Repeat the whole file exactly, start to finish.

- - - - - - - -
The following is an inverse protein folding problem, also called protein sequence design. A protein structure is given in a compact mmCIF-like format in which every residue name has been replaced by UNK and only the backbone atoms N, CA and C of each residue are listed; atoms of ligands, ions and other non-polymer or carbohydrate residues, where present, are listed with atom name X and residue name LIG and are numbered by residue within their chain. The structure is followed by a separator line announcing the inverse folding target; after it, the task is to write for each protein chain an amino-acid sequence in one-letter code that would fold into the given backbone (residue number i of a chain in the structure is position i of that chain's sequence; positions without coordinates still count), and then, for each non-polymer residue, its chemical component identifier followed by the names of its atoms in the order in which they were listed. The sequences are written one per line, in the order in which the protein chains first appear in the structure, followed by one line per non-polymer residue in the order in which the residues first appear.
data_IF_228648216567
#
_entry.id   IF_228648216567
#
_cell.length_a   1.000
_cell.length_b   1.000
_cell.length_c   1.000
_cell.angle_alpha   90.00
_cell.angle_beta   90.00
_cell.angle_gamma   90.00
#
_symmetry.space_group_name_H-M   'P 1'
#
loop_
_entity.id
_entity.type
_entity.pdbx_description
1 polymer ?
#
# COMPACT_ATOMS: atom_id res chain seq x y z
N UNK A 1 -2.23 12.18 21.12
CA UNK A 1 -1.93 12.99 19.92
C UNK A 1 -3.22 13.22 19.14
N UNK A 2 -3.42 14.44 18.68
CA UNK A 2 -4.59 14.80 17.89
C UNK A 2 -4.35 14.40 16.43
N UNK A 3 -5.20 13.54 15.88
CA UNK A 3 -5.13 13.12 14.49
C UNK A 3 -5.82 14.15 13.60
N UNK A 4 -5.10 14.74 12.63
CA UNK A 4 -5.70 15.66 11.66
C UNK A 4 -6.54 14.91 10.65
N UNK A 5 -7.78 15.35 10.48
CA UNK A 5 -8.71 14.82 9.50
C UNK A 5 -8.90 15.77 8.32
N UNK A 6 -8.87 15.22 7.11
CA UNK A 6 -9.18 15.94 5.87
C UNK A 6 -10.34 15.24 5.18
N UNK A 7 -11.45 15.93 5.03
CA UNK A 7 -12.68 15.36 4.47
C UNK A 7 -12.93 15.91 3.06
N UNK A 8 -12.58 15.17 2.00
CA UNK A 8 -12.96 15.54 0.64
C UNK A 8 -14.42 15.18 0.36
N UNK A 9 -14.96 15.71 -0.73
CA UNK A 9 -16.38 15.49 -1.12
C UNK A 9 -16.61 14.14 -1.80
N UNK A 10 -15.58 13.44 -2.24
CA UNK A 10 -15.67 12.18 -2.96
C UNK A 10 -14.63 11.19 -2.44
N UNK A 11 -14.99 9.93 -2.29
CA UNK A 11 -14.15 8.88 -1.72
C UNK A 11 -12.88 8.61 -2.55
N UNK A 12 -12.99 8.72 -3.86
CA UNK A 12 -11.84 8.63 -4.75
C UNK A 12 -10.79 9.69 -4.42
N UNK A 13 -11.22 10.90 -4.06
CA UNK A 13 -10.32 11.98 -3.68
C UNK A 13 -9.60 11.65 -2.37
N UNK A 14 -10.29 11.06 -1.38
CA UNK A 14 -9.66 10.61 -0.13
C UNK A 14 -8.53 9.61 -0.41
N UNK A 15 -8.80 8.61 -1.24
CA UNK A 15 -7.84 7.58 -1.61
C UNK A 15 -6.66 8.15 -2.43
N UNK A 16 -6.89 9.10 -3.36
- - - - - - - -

The following is an inverse protein folding problem, also called protein sequence design. A protein structure is given in a compact mmCIF-like format in which every residue name has been replaced by UNK and only the backbone atoms N, CA and C of each residue are listed; atoms of ligands, ions and other non-polymer or carbohydrate residues, where present, are listed with atom name X and residue name LIG and are numbered by residue within their chain. The structure is followed by a separator line announcing the inverse folding target; after it, the task is to write for each protein chain an amino-acid sequence in one-letter code that would fold into the given backbone (residue number i of a chain in the structure is position i of that chain's sequence; positions without coordinates still count), and then, for each non-polymer residue, its chemical component identifier followed by the names of its atoms in the order in which they were listed. The sequences are written one per line, in the order in which the protein chains first appear in the structure, followed by one line per non-polymer residue in the order in which the residues first appear.
data_IF_228648216567
#
_entry.id   IF_228648216567
#
_cell.length_a   1.000
_cell.length_b   1.000
_cell.length_c   1.000
_cell.angle_alpha   90.00
_cell.angle_beta   90.00
_cell.angle_gamma   90.00
#
_symmetry.space_group_name_H-M   'P 1'
#
loop_
_entity.id
_entity.type
_entity.pdbx_description
1 polymer ?
#
# COMPACT_ATOMS: atom_id res chain seq x y z
N UNK A 1 -2.23 12.18 21.12
CA UNK A 1 -1.93 12.99 19.92
C UNK A 1 -3.22 13.22 19.14
N UNK A 2 -3.42 14.44 18.68
CA UNK A 2 -4.59 14.80 17.89
C UNK A 2 -4.35 14.40 16.43
N UNK A 3 -5.20 13.54 15.88
CA UNK A 3 -5.13 13.12 14.49
C UNK A 3 -5.82 14.15 13.60
N UNK A 4 -5.10 14.74 12.63
CA UNK A 4 -5.70 15.66 11.66
C UNK A 4 -6.54 14.91 10.65
N UNK A 5 -7.78 15.35 10.48
CA UNK A 5 -8.71 14.82 9.50
C UNK A 5 -8.90 15.77 8.32
N UNK A 6 -8.87 15.22 7.11
CA UNK A 6 -9.18 15.94 5.87
C UNK A 6 -10.34 15.24 5.18
N UNK A 7 -11.45 15.93 5.03
CA UNK A 7 -12.68 15.36 4.47
C UNK A 7 -12.93 15.91 3.06
N UNK A 8 -12.58 15.17 2.00
CA UNK A 8 -12.96 15.54 0.64
C UNK A 8 -14.42 15.18 0.36
N UNK A 9 -14.96 15.71 -0.73
CA UNK A 9 -16.38 15.49 -1.12
C UNK A 9 -16.61 14.14 -1.80
N UNK A 10 -15.58 13.44 -2.24
CA UNK A 10 -15.67 12.18 -2.96
C UNK A 10 -14.63 11.19 -2.44
N UNK A 11 -14.99 9.93 -2.29
CA UNK A 11 -14.15 8.88 -1.72
C UNK A 11 -12.88 8.61 -2.55
N UNK A 12 -12.99 8.72 -3.86
CA UNK A 12 -11.84 8.63 -4.75
C UNK A 12 -10.79 9.69 -4.42
N UNK A 13 -11.22 10.90 -4.06
CA UNK A 13 -10.32 11.98 -3.68
C UNK A 13 -9.60 11.65 -2.37
N UNK A 14 -10.29 11.06 -1.38
CA UNK A 14 -9.66 10.61 -0.13
C UNK A 14 -8.53 9.61 -0.41
N UNK A 15 -8.80 8.61 -1.24
CA UNK A 15 -7.84 7.58 -1.61
C UNK A 15 -6.66 8.15 -2.43
N UNK A 16 -6.89 9.10 -3.36